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Seventeenth

Summer Workshop on Analysis of Military Operations and Strategy


SWAMOS 2013
Sponsored by Columbia Universitys Saltzman Institute of War and Peace Studies, convened at Cornell University July 7-21, 2013 Morning sessions include lectures and plenary discussions, with all participants attending. Some afternoon sessions are plenaries and others split into two seminar groups. In the evenings there are relevant movie showings and discussions on professional development and other subjects. The middle weekend is free time. In the first section below are background reading assignments for participants to complete before arriving at Cornell. They are listed roughly in order of relation to subjects and sessions. Additional readings to be done each night during the workshop are listed under the schedule following the list. A supplementary bibliography for future reference follows. As many of you doubtless already know, Clausewitz is one work that cannot be read quickly. He is not quite as taxing as Hegel, but more than one reputable scholar has misread Clausewitz and misrepresented him as a result of attempting to digest the work as expeditiously as many are accustomed to doing with normal works of social science or history. To say that he must be read slowly and carefully is not meant to endow Clausewitz with mystique or to accord him excessive reverence, but only to warn that understanding him is a more than normally demanding intellectual challenge. The curriculum gives more attention to cases and readings in U.S. defense policy than to other countries. This does not represent an assumption about what is worth studying, but reflects the aim that the workshop focus on some questions rather than attempt to survey everything, and is also due to the particular expertise of the faculty and

guest lecturers. Three evening movie showings supplement the curriculum. Other films in the SWAMOS inventory are listed at the end of the syllabus, and are available for optional viewing by groups on free evenings or the middle weekend. We aim to make these two weeks an intellectual hothouse. Participants are expected to spend as much time with each other as possible in afternoons, evenings, at meals, and in the 5:15 Happy Hour, exchanging ideas and developing long-term network connections.

Advance Reading Assignments

1. Carl von Clausewitz, On War, Michael Howard and Peter Paret eds. and trans. (Princeton University Press, 1976), Book I: chaps. 1, 2, 4, 7; Book II: chaps. 1-4; Book III: chaps. 1-5, 11, 14, 17; Book VI: chaps. 18, 26; Book VII: chaps. 1-5, 15, 16, 22; Book VIII: chaps. 1-8. (RECOMMENDED FOR PURCHASE) (Participants should not substitute other translations. An unabridged edition in German is the only acceptable substitute. Under NO circumstances read the widely available Penguin edition of the Graham translation, abridged by Anatol Rapoport.) 2. Allan Millett and Williamson Murray, eds., Military Effectiveness (Allen & Unwin, 1988), Vol I: chaps. 1, 9; Vol. III: chaps. 8, 10. 3. Michael Geyer, "German Strategy in the Age of Machine Warfare," in Peter Paret, ed., Makers of Modern Strategy: From Machiavelli to the Nuclear Age (Princeton University Press, 1986). 4. Samuel P. Huntington, "Patterns of Violence in World Politics," in Huntington, ed., Changing Patterns of Military Politics (Free Press, 1962). 5. T. E. Lawrence, Science of Guerrilla Warfare, Encyclopdia Britannica: Fourteenth Edition (Encyclopdia Britannica, Inc., 1929), vol. 10: Game to Gun-Metal, pp. 950-953. 6. Mao-Tse-tung on Guerrilla Warfare, Samuel Griffith, trans. (Praeger, 1961), chaps. 2, 6.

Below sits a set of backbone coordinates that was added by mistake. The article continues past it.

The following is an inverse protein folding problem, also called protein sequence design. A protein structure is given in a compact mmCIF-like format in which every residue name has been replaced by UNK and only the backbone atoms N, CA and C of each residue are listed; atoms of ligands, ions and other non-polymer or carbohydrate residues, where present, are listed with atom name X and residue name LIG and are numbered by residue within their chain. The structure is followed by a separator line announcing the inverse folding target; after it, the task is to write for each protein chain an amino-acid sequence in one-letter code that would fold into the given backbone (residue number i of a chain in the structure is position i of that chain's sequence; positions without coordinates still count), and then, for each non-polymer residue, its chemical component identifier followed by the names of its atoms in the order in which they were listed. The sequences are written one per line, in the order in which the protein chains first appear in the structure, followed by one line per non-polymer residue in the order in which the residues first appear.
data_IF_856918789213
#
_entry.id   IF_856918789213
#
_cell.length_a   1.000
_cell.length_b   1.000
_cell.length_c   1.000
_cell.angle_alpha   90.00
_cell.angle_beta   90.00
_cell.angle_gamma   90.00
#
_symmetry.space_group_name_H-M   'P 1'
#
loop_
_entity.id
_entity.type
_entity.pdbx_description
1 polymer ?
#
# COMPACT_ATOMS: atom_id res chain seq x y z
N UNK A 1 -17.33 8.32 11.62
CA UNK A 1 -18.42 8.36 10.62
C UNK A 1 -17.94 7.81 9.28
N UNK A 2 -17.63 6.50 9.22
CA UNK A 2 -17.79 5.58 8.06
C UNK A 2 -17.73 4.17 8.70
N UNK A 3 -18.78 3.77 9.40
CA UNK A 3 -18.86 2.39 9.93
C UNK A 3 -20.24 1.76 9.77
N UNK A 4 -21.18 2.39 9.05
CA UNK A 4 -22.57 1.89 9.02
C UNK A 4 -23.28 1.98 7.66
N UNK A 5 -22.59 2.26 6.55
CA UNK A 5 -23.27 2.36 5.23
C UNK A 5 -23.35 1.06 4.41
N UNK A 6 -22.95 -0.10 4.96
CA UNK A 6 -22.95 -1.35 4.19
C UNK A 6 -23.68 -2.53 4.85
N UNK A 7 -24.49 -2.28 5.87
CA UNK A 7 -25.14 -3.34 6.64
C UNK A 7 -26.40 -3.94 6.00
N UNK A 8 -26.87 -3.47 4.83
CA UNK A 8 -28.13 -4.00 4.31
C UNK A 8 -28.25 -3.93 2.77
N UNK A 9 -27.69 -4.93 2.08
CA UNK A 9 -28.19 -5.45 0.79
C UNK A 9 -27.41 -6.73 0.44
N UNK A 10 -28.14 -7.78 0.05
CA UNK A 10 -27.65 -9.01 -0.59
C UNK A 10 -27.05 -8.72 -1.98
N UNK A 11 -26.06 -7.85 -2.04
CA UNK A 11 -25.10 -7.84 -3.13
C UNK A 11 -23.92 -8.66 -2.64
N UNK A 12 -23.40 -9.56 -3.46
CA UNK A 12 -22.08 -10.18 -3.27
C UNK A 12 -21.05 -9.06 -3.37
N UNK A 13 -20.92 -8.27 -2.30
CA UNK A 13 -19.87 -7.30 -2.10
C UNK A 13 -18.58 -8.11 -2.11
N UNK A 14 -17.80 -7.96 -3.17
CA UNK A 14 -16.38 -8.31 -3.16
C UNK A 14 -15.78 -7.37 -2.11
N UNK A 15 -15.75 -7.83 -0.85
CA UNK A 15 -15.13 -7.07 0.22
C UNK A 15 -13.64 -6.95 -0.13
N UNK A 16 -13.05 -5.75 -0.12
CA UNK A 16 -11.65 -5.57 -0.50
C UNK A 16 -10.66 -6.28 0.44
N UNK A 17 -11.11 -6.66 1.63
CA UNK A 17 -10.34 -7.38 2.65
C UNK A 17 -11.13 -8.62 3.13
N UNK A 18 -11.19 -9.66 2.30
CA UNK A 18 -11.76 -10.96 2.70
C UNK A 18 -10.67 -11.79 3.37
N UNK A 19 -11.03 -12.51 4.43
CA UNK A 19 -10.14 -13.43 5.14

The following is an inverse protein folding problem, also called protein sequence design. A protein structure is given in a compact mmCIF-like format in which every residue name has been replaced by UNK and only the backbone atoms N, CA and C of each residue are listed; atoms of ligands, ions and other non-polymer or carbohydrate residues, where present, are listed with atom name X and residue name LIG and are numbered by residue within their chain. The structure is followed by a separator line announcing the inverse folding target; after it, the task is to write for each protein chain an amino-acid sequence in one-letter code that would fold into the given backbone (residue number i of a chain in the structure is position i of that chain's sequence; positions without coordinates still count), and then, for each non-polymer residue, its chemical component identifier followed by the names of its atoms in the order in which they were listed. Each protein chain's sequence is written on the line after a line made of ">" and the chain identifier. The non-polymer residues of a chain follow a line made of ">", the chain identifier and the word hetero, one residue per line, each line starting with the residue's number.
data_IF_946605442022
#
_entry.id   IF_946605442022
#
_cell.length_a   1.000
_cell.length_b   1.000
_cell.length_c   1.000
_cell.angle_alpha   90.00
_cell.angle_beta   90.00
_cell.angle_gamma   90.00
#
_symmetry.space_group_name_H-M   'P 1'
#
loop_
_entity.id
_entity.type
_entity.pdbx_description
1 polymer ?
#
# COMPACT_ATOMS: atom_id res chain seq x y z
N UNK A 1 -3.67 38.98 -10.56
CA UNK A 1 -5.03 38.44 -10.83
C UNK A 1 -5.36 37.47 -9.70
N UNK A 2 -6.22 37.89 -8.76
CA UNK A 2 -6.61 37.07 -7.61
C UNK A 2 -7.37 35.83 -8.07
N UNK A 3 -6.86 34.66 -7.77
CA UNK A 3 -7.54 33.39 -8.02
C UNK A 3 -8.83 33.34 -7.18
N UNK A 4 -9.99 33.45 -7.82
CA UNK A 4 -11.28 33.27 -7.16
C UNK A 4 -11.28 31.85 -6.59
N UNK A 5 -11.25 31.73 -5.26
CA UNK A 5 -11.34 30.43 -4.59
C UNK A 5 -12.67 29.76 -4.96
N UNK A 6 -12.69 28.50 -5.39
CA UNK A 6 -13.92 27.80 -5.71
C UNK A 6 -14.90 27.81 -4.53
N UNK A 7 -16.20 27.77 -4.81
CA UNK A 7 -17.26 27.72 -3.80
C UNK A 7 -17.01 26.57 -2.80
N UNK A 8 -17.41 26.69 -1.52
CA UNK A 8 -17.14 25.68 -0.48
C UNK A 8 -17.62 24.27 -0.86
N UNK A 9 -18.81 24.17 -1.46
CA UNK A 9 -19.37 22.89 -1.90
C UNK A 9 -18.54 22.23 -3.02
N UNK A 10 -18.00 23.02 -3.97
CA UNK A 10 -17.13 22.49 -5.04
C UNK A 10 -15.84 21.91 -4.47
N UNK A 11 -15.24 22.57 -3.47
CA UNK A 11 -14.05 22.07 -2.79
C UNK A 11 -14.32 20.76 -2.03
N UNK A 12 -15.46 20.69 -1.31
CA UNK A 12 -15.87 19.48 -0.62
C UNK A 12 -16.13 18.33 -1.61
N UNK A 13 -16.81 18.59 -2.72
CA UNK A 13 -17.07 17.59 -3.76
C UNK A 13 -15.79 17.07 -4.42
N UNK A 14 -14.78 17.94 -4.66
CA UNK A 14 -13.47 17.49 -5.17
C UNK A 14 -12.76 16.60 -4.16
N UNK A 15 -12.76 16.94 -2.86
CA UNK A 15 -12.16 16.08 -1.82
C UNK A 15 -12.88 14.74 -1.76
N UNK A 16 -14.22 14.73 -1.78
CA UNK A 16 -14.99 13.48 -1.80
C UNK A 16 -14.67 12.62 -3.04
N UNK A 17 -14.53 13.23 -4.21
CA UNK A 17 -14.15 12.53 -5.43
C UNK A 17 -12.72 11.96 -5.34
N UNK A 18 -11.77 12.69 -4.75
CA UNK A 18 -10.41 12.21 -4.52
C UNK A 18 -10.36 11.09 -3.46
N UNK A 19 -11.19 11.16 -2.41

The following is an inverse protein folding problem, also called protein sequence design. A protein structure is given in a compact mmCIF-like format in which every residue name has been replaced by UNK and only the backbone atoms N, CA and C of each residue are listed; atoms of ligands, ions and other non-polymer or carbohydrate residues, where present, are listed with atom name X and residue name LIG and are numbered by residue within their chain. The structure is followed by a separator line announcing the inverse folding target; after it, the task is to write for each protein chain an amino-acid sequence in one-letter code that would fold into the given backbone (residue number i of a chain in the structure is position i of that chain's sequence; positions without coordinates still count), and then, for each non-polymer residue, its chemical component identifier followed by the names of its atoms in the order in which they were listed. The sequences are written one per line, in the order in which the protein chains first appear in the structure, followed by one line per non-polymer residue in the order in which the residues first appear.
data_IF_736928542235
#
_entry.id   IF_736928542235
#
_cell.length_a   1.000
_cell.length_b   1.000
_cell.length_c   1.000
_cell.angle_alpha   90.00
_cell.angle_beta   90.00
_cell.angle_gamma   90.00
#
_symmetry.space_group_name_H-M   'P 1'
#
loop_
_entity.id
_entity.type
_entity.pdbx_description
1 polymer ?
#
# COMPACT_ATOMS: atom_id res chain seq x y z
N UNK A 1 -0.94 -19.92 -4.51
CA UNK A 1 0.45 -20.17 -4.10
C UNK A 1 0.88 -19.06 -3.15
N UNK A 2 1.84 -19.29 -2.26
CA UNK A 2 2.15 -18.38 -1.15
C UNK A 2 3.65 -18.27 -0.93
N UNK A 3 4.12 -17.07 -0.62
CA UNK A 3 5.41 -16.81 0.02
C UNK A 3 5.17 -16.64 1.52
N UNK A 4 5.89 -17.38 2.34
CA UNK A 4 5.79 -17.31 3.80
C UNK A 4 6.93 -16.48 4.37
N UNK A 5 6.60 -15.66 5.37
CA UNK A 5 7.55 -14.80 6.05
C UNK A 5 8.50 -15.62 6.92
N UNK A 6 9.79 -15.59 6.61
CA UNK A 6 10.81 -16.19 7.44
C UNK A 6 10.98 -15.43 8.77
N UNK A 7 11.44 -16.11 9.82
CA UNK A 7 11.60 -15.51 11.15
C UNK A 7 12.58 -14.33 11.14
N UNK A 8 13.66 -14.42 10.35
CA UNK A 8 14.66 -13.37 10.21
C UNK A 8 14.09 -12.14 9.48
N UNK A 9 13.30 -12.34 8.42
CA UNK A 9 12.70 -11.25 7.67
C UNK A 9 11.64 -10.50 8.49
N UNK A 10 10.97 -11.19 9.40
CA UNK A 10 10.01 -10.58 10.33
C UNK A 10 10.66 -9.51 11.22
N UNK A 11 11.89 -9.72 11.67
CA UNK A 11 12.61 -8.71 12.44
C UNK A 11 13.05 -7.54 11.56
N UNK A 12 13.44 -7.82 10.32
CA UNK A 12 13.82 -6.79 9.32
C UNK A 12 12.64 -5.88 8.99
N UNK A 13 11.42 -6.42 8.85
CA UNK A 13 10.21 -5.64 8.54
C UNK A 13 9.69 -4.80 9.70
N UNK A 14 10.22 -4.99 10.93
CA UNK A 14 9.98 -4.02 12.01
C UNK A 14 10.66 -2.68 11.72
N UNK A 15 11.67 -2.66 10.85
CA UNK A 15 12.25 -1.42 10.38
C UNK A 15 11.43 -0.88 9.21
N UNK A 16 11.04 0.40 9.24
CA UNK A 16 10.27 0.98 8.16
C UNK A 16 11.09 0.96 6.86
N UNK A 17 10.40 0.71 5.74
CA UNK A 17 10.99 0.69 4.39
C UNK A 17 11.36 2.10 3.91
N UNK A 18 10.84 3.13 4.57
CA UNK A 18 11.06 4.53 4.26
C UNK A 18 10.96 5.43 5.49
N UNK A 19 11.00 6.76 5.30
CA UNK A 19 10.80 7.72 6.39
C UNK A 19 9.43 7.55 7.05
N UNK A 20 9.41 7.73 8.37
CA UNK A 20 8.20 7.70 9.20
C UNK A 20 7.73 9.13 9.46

7. Eliot Cohen, Conrad Crane, Jan Horvath, and John Nagl, Principles, Imperatives, and Paradoxes of Counterinsurgency, Military Review (March-April 2006). 8. Gian P. Gentile, A Strategy of Tactics: Population-centric COIN and the Army, Parameters: Journal of the Army War College (Autumn 2009). 9. Colin McInnes and G. D. Sheffield, eds., Warfare in the Twentieth Century: Theory and Practice (Unwin Hyman, 1988), chaps. 2, 4, 8. 10. John Keegan, The Face of Battle (Viking, 1976), chap. 4.

11. Stephen Biddle, Military Power: Explaining Victory and Defeat in Modern Battle (Princeton University Press, 2004), chaps. 1-7, 9-10. 12. Field Manual 71-1: Tank and Mechanized Infantry Company Team (Washington, D.C.: Headquarters, Department of the Army, 1998); available at: http://www.atsc-army.org/cgi-bin/ atdl.dll/fm/711/711frntf.htm, pp. 3-1 to 3-34; 4-1 to 4-37; and Glossary. 13. Captain Jonathan M. House, Toward Combined Arms Warfare: A Survey of Twentieth Century Tactics, Doctrine, and Organization (Ft. Leavenworth, KS: U.S. Army Combat Studies Institute, 1984), pp. 1-6, 19-42, 79-104, 172-190. 14. Air Force Manual 1-1: Basic Aerospace Doctrine of the United States Air Force (Washington, D.C.: U.S. Government Printing Office, 1992), Vol. 1; available at: http://www.cdsar.af.mil/ afm11/BACKGROU.HTML, pp.5-15. 15. Field Manual 100-5: Operations (Washington, D.C.: Headquarters, Department of the Army, 1986 edition), pp. 91-107, 129-138. 16. Francis P. Hoeber, Military Applications of Modeling: Selected Case Studies (Gordon and Breach, 1981), pp. 6-32. 17. Frederick William Lanchester, "Mathematics in Warfare," reprinted in James R. Newman, The World of Mathematics (Simon and Schuster, 1956), Vol. 4, pp. 2139-2157.

18. John A. Battilega and Judith Grange, The Military Applications of Modeling (Government Printing Office, 1984), pp. 63-111. 19. Frederick S. Hillier and Gerald J. Lieberman, Introduction to Operations Research, Third Edition (Holden-Day, 1980), chap. 1.

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